Many provinces in Canada have faced the same issues for years: a shortage of officials and not enough support for riders or show organizers. The Nova Scotia Equestrian Federation (NSEF) faced the same challenges, so they used time during the pandemic to develop some remarkable new programs to address these issues head-on. With $20,000 in funding from Support4Sport, a program from the province’s gaming authority, motivated staff, and the invaluable support of the community, Nova Scotia launched an online officials training course, an athlete performance program, and an online competition management platform.

Training for Officials

One of the barriers to hosting shows is having enough local officials who are trained in the rules and safety aspects of the sport. To add a further challenge, horse shows that are part of the NSEF Scotia Series, a group of provincial level shows, often host a variety of disciplines at the same time from pleasure driving, to western performance, to dressage and hunter/jumper classes, so it’s important that officials are well versed in the rules in each discipline. While Equestrian Canada offers official certification, NSEF was interested in offering a grassroots program to support those interested in learning more about the basics of the sport to help support the organizers who host Scotia Series shows.

“The program is meant to train new officials who are experienced in the sport but need some training on the technical parts,” said Sheila Currie, Nova Scotia’s Director of Technical Development. “We had a lot of judges that were strong in one discipline but not another and many of the Scotia Series shows have a combination of disciplines, so we had to fill the gap so that they had that base knowledge.”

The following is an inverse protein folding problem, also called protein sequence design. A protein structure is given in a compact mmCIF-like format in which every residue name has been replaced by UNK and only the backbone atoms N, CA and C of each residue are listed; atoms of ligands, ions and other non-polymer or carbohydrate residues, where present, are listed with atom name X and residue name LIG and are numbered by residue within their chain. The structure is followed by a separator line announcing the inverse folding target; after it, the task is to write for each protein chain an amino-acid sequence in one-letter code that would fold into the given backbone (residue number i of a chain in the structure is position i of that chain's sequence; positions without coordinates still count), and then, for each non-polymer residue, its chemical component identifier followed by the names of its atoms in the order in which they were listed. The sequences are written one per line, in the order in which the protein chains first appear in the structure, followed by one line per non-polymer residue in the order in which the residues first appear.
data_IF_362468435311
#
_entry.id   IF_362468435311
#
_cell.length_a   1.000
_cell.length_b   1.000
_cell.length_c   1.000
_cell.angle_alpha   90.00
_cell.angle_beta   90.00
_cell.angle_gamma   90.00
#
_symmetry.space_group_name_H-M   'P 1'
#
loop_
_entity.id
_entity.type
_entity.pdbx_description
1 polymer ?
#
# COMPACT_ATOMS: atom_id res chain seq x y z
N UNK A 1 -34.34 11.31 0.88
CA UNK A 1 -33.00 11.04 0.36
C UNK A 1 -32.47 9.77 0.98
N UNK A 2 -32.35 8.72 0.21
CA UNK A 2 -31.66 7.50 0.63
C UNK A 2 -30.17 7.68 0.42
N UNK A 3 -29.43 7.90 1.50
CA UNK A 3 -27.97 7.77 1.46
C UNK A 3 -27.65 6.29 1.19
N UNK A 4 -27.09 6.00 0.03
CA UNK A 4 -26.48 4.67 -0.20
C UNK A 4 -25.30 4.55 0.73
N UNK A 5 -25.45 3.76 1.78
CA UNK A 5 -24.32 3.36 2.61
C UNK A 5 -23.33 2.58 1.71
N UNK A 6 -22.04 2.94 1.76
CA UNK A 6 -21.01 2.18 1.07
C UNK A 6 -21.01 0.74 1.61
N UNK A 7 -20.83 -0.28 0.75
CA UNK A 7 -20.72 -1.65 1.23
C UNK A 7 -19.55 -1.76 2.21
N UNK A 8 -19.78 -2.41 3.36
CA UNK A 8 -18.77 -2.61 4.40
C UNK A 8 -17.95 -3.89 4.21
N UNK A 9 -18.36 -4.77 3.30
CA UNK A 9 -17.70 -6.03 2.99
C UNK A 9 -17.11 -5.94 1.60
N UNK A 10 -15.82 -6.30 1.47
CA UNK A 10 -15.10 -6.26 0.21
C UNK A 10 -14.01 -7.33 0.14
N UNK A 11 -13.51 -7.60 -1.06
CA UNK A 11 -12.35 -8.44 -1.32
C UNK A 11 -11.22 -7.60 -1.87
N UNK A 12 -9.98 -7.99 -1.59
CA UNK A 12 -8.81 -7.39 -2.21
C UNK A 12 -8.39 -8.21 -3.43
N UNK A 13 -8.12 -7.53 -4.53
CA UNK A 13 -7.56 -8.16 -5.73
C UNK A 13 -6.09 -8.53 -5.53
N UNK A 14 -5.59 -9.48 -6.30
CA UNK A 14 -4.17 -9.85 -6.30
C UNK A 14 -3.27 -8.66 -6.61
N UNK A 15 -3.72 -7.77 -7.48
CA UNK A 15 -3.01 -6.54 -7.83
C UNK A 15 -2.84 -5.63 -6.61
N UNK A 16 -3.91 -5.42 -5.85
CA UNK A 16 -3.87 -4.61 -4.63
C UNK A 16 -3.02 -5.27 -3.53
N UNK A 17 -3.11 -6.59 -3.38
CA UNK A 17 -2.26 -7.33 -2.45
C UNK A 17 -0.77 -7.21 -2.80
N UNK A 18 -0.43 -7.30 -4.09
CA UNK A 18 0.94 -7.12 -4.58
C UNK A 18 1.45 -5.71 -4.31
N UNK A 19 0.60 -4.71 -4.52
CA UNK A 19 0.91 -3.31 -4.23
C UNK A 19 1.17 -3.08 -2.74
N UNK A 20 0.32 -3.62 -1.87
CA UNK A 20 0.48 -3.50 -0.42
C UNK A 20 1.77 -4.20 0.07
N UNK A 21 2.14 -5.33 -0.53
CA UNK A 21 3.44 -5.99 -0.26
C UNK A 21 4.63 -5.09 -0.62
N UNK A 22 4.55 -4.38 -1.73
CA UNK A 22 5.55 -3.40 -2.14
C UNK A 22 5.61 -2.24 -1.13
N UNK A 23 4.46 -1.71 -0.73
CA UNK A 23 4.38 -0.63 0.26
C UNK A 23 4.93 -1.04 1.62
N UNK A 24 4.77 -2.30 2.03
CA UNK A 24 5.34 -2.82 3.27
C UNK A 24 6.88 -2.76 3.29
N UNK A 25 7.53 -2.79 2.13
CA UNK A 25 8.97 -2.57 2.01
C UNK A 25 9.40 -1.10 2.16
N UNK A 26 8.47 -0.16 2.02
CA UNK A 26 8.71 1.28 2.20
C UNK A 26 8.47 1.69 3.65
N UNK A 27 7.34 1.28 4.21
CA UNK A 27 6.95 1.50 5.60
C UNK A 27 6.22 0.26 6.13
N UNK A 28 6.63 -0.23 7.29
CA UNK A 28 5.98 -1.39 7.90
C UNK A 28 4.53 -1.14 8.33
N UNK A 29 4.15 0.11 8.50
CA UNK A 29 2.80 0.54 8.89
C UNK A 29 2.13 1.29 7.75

“Our team of staff and volunteers put the courses together and invited technical experts to give us their feedback,” added Currie of the courses that are online and include a series of videos and tutorials using The Horse Portal from Equine Guelph. “The course is open to anybody who wants entry level officials training. Many provinces have courses for officials but I don’t know of another province that offers this type of online foundational training.”

“While the course gives a great foundation, we also recommend mentoring,” added Heather Myrer, NSEF’s Executive Director. “It’s a good introduction for people to see if they feel comfortable going to the next steps. While the course doesn’t confer status, it does give education, including safety and basic understanding of competition rules.”

Athlete Development

The NSEF also recognized that there was no formal pathway for their athletes to follow who were interested in progressing with their performance goals.

“Our athlete performance program is something we created ourselves because we felt there was a gap between entry level and performance level and how athletes set goals to climb that athlete development ladder,” said Myrer.

As a result of developing the Athlete Performance Program, they had access to the Canadian Sport Centre Atlantic’s Sport Science program which allows athletes to access the integrated sport science services such as nutrition, fitness, and mental performance services.

Athletes must qualify for the program through an application process which requires that they state their performance goals and how their plans fit within a High Performance pathway. Based on their level of performance, athletes who are accepted are eligible for some funding towards various support services including training camps.